Situated in the harsh, mountainous Ladakh territory near Pakistan and Tibet, the North Indian town of Leh is mired in perpetual conflict and disputes. The debut full-length from Leh native Ruhail Qaisar deliberately puts us into this physical space by means of a challenging bombardment of grinding, ghostly approximations of the literal and psychic ambience of a singular part of the world.
As noise/sound collage albums go, Fatima’s nine tracks are all the more approachable and troubling for the clarity and precision of their arrangement. The standout ‘Sachu Melung’ pairs up what could be rocks falling or a fire burning with menacing bass and a high pitch noise that ebbs in and out of reality like an apparition. ‘Painter Man’ is similarly spectral, its heartbeat and reverberating noise eventually interjected by fleeting distortion and an indecipherable voice. These tracks are deeply eerie and speak of a landscape (both physical and psychological) that is barren and haunted.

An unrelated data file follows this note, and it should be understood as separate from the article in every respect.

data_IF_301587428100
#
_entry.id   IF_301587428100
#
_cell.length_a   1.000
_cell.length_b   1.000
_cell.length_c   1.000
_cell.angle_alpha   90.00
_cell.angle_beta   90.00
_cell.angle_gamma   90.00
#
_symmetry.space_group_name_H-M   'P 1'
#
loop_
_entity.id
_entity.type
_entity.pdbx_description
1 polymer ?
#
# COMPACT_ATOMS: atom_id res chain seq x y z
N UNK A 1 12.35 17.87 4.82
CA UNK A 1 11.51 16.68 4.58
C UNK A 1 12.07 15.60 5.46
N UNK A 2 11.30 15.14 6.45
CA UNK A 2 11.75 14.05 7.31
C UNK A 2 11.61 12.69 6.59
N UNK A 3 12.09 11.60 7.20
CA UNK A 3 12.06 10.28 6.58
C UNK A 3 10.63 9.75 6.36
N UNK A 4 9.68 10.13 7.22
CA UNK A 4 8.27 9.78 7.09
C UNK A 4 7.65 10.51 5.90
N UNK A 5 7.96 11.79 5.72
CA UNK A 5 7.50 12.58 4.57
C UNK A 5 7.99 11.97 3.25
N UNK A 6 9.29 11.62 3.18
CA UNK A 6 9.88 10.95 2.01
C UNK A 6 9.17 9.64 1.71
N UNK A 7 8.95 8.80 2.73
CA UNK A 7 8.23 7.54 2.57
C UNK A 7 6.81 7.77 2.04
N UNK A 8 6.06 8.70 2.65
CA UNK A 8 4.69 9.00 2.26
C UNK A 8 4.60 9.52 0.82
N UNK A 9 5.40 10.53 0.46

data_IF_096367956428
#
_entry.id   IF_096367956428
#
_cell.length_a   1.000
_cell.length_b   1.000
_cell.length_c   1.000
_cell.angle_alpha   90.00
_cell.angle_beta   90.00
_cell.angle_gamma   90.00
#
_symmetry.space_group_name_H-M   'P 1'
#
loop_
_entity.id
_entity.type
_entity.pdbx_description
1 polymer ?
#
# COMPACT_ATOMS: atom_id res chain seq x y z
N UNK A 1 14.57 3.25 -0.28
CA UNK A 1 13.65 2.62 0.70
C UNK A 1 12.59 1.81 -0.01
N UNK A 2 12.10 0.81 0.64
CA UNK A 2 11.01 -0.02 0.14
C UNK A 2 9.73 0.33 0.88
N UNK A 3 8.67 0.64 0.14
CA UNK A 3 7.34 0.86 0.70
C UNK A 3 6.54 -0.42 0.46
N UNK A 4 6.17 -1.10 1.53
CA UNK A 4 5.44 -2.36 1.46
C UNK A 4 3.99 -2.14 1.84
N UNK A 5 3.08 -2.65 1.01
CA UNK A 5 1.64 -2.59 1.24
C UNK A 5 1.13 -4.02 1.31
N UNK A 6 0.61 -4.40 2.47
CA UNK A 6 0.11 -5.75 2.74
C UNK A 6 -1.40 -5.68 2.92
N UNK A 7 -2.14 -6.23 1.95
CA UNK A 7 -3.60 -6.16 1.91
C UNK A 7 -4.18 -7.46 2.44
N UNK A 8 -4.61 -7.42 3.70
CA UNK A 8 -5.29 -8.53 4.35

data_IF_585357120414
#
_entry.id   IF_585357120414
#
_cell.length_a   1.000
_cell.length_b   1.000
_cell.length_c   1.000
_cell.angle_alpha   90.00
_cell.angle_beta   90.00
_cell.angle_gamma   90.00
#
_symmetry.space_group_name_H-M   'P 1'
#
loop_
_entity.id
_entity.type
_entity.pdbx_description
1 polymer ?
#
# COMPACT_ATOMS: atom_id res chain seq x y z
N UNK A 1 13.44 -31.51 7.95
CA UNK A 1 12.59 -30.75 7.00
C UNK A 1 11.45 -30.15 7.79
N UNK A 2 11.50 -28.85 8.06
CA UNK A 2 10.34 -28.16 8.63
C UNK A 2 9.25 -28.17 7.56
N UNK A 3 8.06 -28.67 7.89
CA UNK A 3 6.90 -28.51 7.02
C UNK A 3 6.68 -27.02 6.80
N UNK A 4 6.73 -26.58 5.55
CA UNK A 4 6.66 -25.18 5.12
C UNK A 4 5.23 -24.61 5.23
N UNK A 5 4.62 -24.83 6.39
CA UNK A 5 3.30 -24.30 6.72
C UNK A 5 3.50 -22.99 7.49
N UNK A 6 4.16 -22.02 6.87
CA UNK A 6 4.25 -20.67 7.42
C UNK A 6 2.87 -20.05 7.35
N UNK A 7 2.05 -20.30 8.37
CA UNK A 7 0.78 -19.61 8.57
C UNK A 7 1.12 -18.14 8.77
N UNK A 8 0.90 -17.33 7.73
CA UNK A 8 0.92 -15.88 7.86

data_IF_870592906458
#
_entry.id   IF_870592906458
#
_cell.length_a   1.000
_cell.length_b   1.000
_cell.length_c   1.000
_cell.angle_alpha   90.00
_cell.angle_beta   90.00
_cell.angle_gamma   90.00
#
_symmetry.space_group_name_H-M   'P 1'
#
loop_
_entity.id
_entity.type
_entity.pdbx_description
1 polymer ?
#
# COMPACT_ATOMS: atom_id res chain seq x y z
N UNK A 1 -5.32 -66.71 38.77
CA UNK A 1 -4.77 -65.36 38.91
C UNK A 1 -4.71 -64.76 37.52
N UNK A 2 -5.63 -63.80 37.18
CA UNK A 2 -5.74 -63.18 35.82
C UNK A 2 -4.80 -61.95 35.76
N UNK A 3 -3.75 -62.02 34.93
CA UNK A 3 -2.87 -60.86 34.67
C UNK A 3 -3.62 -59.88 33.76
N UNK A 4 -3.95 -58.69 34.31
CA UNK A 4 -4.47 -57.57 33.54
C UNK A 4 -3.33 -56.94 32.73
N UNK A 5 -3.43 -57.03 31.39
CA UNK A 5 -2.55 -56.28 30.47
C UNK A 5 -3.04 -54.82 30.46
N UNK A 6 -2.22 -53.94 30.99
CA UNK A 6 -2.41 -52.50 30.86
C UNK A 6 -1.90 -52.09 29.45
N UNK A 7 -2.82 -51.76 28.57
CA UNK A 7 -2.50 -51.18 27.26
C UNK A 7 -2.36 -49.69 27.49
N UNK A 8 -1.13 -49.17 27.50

Fatima isn’t wholly consumed by darkness, however. ‘Abandoned Hotels Of Zangsti’ is a quiet synth piece that ends with gorgeous birdsong, approximating the atmospherics of the titular locations. “Partition (From Astore To Leh)” is another droning ambient piece, one that walks the fine line between tranquillity and menace. These tracks make Fatima a more well-rounded and open-hearted proposition, as if, between all the grim decay and historical conflict, Ruhail Qaisar sees glimmers of beauty; a lone flower on a scorched rock face.